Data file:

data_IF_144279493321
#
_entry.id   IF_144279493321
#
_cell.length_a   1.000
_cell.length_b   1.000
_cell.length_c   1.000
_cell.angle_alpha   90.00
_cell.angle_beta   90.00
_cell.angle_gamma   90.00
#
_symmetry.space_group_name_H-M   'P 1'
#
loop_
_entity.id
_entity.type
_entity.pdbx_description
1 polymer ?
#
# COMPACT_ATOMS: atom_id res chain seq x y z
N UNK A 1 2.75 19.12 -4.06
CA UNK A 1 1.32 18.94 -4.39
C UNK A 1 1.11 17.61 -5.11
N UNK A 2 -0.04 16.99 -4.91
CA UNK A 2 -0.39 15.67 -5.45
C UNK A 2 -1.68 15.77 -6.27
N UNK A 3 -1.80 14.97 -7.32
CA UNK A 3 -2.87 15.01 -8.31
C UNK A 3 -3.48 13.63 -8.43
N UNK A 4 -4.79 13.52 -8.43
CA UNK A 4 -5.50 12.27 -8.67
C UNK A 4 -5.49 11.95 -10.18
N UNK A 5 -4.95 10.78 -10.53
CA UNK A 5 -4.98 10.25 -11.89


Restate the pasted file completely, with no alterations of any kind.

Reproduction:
data_IF_144279493321
#
_entry.id   IF_144279493321
#
_cell.length_a   1.000
_cell.length_b   1.000
_cell.length_c   1.000
_cell.angle_alpha   90.00
_cell.angle_beta   90.00
_cell.angle_gamma   90.00
#
_symmetry.space_group_name_H-M   'P 1'
#
loop_
_entity.id
_entity.type
_entity.pdbx_description
1 polymer ?
#
# COMPACT_ATOMS: atom_id res chain seq x y z
N UNK A 1 2.75 19.12 -4.06
CA UNK A 1 1.32 18.94 -4.39
C UNK A 1 1.11 17.61 -5.11
N UNK A 2 -0.04 16.99 -4.91
CA UNK A 2 -0.39 15.67 -5.45
C UNK A 2 -1.68 15.77 -6.27
N UNK A 3 -1.80 14.97 -7.32
CA UNK A 3 -2.87 15.01 -8.31
C UNK A 3 -3.48 13.63 -8.43
N UNK A 4 -4.79 13.52 -8.43
CA UNK A 4 -5.50 12.27 -8.67
C UNK A 4 -5.49 11.95 -10.18
N UNK A 5 -4.95 10.78 -10.53
CA UNK A 5 -4.98 10.25 -11.89